Five events that changed the history of wine
Growing wine is a long and subtle process. Soil conditions improve, vines tendril around a trellis as grapes bloom over the course of a year and are cultivated into vintages. The reputations of wineries develop over decades. Fittingly, in the wine world history changes in sips, not dramatic gulps — most of the time, anyway. Sometimes, there are events that change everything we knew. Here are five events that altered the history of wine in ways we are still feeling today. Learn more.
Understanding the 1855 Bordeaux classification
Today, wine collectors consider Mouton-Rothschild synonymous with premium Bordeaux, but this wasn’t always the case. The 1855 Classification in France passed over the estate in its first round of surveys, refusing it the title of grand cru. Despite the estate’s centuries-long history of viticulture, and its growing reputation as a role model for fine Bordeaux blends, it took decades of fierce lobbying to overturn the wine authorities’ initial decision. Learn more.
Understanding the world's most expensive wines
Sometimes wines of the same vintage and varietal can vary significantly in price. This leads even seasoned collectors to ask: what determines a wine’s price? What is the difference between a $30 Pinot Noir from California and a $2000+ Pinot Noir from Burgundy? What makes a wine special enough to be worth $10,000? For collectors, understanding the logic behind wine pricing can help them determine which wines are truly worth investing in. Learn more.
Must read books for wine lovers
You don’t have to spend thousands of dollars on formal classes to learn everything you need to know about wine. When you read these books for wine lovers, you supplement your real-life experience with the same kind of knowledge you can get in a formal class, all from the comfort of your home. The goal of a great wine reading list is to make connections between what you’re reading and what you’re drinking, improving your own collection along the way. Learn more.
Wine bottle sizes from magnum to melchizedek
Portland-based collector Dave Smith used to be the proud owner of an almost mythical Melchizedek Champagne bottle, which held a whopping 30 liters of wine. Only 20 of these large-format bottles are made every year, so you can imagine Smith’s shock and disappointment when, one day, his Melchizedek exploded. No one knows for sure why Smith’s bottle spontaneously combusted; security footage from his cellar shows it resting peacefully in its case, and moments later, breaking free from its wooden home and propelling toward the ceiling. Learn more.
How to read a French wine label
If you really want to understand which wines are worth a space in your cellar based on the label alone, identifying the basic information displayed on the label isn’t enough. You also need to read between the lines, decoding what each piece of information means in order to estimate that wine’s overall quality. Using this technique, you’ll learn how to analyze any wine bottle straight off the shelf, without the wine ever touching your lips. Learn more.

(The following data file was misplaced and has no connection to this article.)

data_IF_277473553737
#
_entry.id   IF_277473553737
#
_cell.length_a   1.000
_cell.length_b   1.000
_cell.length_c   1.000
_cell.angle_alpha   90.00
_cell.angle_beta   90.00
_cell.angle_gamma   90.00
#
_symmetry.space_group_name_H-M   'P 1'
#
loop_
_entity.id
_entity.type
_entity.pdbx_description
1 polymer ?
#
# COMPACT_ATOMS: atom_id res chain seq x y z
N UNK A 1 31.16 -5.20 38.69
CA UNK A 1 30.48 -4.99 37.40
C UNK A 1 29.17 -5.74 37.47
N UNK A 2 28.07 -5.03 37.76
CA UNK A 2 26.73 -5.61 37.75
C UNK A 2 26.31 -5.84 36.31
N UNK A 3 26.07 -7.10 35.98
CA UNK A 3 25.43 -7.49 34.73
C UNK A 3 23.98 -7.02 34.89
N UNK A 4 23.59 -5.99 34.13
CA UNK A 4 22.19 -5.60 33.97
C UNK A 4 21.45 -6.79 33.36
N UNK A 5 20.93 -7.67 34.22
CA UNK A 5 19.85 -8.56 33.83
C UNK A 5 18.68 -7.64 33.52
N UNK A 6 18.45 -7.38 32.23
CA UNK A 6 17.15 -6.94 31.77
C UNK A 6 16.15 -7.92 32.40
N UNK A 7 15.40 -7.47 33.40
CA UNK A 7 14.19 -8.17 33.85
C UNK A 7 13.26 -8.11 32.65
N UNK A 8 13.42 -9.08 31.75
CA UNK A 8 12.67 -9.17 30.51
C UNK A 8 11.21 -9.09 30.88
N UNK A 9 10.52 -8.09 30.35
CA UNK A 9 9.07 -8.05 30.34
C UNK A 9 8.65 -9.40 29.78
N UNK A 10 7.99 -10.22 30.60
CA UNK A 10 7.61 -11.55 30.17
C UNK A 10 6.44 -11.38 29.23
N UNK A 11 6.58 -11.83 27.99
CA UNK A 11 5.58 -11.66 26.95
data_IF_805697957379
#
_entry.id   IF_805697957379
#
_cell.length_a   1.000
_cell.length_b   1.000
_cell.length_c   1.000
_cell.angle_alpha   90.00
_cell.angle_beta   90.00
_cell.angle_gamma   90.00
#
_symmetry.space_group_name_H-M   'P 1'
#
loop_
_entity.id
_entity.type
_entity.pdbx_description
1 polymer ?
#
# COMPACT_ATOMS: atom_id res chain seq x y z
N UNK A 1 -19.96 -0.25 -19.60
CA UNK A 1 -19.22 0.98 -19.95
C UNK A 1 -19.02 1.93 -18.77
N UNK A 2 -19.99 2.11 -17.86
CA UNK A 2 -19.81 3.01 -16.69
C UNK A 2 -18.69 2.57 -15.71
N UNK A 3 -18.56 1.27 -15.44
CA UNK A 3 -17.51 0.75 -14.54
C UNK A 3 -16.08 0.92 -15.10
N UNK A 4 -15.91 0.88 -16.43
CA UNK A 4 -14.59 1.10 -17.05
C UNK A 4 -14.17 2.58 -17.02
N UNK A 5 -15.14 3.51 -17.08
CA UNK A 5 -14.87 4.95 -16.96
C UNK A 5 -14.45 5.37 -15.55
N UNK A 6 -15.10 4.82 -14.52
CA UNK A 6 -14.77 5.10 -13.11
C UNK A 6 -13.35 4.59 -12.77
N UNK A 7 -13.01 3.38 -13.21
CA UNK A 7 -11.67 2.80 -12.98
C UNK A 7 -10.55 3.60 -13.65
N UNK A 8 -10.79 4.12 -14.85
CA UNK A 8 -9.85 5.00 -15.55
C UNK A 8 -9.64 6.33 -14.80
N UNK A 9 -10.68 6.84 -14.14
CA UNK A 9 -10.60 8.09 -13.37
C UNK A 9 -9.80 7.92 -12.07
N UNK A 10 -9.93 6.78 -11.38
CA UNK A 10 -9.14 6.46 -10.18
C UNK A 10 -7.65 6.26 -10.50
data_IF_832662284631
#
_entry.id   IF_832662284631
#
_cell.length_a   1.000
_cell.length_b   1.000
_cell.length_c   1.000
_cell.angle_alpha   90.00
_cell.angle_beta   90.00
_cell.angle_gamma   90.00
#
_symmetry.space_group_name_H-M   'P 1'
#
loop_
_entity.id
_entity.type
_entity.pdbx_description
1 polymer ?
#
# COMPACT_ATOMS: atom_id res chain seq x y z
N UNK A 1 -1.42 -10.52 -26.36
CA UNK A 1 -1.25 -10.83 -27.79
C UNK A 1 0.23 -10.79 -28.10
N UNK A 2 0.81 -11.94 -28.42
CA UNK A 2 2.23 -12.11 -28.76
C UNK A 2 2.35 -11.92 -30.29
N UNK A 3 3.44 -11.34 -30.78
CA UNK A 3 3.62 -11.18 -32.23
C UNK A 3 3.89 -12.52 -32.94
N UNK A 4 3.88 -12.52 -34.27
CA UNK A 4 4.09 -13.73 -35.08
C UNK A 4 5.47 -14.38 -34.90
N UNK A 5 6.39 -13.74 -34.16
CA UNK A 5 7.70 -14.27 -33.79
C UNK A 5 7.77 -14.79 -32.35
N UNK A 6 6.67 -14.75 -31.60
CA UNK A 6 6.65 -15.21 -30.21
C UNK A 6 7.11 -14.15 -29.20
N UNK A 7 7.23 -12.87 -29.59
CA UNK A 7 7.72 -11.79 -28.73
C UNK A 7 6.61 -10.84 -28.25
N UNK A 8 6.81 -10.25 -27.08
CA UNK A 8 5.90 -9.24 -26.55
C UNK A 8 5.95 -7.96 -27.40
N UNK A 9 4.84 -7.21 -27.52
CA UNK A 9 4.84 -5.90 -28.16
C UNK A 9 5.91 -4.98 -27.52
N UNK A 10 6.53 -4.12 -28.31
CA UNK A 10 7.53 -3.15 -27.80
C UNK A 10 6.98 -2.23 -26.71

How to read a German wine label
Although sommeliers are well-versed in nearly every wine style imaginable, some still struggle with one wine in particular: German Riesling. They might be able to talk for hours about the origins of the obscure Négrette grape of southwest France and easily pronounce words like “Pouilly-Fuissé,” but there’s something about reading German wine labels that sends shivers down their spines. It’s easy to see why; knowing how to read a German wine label means not only understanding the basic mechanics of the German language, but also the complicated rules of their wine rating system. Learn more.
When to take a wine education class
In an opinion piece for Wine Spectator, wine writer Matt Kramer said, regarding wine certification, “Nothing about wine or — dare I say it! — accomplished wine service requires this pseudo-professionalization.” Kramer explains that wine certifications are as useless as they are elitist, and that too many professionals put emphasis on formal education over real world experience. However, wine critics like Do Bianchi have fought back against Kramer’s claim. Learn more.
How to become a sommelier
Some wine enthusiasts believe that sommelier certification takes years to complete, and that it’s only useful for those who want a career in the wine industry. This isn’t necessarily true. Dedicated students can become a sommelier in as little as 24 weeks through the American Sommelier Association. Moreover, sommelier status opens new doors for you that you might never have considered before. Learn more.
The best WSET classes for beginning collectors
As a collector, how do you find the bottles that you know are going to taste amazing and gain value on the secondary market? The best way to make this happen is to learn all you can about wine. Like a Master Sommelier, you should know how to pick out the best wines in a lineup, and like a Master of Wine, you should know which wines are on trend, and what makes them utterly unique. Learn more.